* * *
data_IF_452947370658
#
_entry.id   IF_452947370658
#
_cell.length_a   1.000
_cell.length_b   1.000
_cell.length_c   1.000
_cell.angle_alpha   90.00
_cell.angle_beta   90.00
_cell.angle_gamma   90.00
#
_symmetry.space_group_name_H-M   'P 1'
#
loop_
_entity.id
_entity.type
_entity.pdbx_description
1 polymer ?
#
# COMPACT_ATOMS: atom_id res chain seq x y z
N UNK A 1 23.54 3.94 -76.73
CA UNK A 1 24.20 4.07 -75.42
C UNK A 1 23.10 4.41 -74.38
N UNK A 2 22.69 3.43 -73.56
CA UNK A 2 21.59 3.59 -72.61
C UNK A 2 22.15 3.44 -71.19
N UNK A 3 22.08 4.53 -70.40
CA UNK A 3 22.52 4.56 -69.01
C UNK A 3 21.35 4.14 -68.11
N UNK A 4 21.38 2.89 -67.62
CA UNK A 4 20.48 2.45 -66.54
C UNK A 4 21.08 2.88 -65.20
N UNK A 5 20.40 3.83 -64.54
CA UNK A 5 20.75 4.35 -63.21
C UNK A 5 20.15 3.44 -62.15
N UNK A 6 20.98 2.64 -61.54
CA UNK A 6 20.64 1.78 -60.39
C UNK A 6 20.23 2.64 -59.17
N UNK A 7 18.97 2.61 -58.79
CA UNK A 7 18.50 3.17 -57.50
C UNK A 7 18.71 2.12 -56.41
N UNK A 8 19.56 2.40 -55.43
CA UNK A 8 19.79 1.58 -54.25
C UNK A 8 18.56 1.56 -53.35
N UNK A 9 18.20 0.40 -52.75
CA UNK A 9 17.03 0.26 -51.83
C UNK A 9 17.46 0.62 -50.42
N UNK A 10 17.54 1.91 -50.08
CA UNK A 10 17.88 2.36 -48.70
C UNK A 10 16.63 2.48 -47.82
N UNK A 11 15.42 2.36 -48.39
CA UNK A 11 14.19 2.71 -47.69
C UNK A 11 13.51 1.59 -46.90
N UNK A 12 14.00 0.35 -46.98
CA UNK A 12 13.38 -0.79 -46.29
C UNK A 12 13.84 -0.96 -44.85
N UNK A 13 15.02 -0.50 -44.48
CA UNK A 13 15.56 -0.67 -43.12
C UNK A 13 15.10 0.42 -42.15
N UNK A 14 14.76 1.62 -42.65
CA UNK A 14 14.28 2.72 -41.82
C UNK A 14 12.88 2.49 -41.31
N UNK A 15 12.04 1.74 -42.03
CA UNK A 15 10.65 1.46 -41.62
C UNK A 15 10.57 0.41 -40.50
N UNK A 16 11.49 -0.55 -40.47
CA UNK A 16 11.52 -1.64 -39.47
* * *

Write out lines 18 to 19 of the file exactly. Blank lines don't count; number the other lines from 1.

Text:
1 polymer ?
#